View Full Version : The amazing animation software behind 'How To Train Your Dragon 2' (Premo)

06-13-2014, 08:42 AM
A bud of mine at Dreamworks swears by this program.

"Throughout the studio’s history, it’s relied on a custom piece of animation software named Emo. Originally developed in the 1980s by Pacific Data Images, Emo was designed to animate primitive graphics and text, but evolved into the kind of tool that could bring Princess Fiona and Puss in Boots to life. Despite several major overhauls, however, it had begun to show its age. Animators would have to work with rough geometric approximations of creatures rather than fully-realized models, or turn off different body parts altogether to get the software to run at an acceptable speed. Then there was rendering, which would tie up the workstation completely.

Like a lagging version of Photoshop, Emo simply wasn’t using modern hardware to its full potential. So five years ago, the studio met with its hardware partners HP and Intel to get a sense of where their respective products would be going in the years ahead. Realizing that a simple update wasn't going to get the job done, DreamWorks decided to rebuild its entire suite of production software from the ground up.

DreamWorks CTO Lincoln Wallen went to the company’s artists, asking them to daydream what kind of tools they would like to use in a perfect world. "I recall it very well," Simon Otto, head of character animation for Dragon 2, tells me in a suite at the studio’s Glendale headquarters. "One of the first things was, "[What] if you just forget everything you’re doing today?" People with backgrounds in all different types of animation were consulted — from 2D animation, to stop-motion, to video games — in an effort to create a software solution that could bring together the best of all possible worlds. "We created a big list of why certain mediums have advantages over others," he says. That list provided big-picture guidance for the software team as it began building and iterating on a new animation tool for DreamWorks — and the end result is named Premo."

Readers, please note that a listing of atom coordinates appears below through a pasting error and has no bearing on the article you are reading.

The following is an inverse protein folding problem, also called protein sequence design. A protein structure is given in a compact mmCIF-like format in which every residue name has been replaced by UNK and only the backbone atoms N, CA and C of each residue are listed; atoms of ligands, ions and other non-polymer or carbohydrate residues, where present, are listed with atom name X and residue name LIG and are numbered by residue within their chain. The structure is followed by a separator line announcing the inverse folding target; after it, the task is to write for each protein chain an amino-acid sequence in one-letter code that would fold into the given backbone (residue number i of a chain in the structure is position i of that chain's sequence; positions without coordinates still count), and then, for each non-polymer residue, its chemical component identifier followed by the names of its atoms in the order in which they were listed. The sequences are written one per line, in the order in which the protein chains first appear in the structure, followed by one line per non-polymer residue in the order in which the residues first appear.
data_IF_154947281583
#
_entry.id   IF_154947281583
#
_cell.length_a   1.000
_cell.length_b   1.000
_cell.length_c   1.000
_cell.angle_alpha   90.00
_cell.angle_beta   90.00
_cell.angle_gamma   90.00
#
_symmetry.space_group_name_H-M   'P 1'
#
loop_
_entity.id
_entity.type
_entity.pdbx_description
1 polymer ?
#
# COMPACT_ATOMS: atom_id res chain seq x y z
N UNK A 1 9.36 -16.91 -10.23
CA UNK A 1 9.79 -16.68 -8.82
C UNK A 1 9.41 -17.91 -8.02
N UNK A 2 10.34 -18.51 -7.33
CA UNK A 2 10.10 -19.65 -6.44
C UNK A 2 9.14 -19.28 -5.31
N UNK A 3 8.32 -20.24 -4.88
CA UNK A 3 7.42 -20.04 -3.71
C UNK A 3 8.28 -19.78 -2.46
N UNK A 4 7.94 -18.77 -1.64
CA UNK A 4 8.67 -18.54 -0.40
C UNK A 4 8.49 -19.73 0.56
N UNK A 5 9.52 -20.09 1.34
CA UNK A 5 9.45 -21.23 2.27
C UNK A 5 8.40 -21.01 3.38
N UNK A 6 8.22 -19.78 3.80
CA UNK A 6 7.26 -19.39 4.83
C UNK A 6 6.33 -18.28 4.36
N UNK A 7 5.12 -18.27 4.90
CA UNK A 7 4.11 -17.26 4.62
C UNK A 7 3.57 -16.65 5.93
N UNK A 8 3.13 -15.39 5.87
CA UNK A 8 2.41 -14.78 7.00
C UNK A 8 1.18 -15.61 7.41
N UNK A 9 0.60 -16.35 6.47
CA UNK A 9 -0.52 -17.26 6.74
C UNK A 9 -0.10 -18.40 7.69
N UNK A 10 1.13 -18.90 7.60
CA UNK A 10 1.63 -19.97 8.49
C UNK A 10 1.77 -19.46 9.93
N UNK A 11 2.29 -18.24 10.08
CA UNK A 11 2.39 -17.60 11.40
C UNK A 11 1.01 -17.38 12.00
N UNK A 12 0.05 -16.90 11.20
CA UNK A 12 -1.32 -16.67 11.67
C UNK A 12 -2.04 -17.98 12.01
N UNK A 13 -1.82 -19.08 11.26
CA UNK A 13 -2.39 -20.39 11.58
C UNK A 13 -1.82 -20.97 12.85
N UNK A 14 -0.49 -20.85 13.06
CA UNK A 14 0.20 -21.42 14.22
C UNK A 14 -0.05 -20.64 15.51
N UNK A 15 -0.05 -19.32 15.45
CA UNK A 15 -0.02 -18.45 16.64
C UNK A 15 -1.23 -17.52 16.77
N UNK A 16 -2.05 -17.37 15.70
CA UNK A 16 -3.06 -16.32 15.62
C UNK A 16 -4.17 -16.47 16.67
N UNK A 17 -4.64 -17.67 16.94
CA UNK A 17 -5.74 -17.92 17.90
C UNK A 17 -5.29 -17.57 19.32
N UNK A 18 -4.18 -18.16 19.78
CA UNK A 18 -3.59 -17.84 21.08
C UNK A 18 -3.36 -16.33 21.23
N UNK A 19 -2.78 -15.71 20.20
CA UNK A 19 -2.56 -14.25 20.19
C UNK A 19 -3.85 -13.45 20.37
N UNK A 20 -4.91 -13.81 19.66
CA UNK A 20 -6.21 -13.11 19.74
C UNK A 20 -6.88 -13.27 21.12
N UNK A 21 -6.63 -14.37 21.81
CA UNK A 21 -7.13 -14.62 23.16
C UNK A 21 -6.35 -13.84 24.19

06-13-2014, 12:35 PM
5 years - wow. We can't even get a Modeler that handles more than 100 polygons in 10yrs time. :)

06-13-2014, 04:30 PM
so...they switched to using poser and bryce...nice move :)

06-13-2014, 08:26 PM
Hey guys, if you feel like getting way more technical than I can understand,
here's a whitepaper discussing how they developed a multithreaded dependency graph architecture for character animation, allowing for realtime interaction and playback of the characters.

More links:

06-15-2014, 03:35 AM
It only makes me jelous and greedy.

06-16-2014, 10:53 AM
My wife and I went to watch HtTYD2, and the first thing I noticed was how much the animation had improved compared to the first version - I knew about the new software, and I feel it made a dramatic impact on the overall quality. The second thing I noticed was the increased complexity of the textures and models. Definitely a larger budget at work too.

Great film, btw. Really enjoyed it!

06-16-2014, 12:59 PM
I want to know what-all workflows they grabbed from the different disciplines.

06-17-2014, 11:23 AM
I have friends at the studio, I can ask them some SPECIFIC questions (no promises if they will answer)

06-24-2014, 10:42 AM
DreamWorks’ new tools for Dragon 2
DreamWorks Animation’s newest film How To Train Your Dragon 2 was also the first to use its re-vamped set of animation and lighting toolset – dubbed Apollo. We find out from visual effects supervisor Dave Walvoord how the tools became part of the studio’s pipeline, plus how the team worked with cinematographer Roger Deakins in crafting Dragon 2’s look.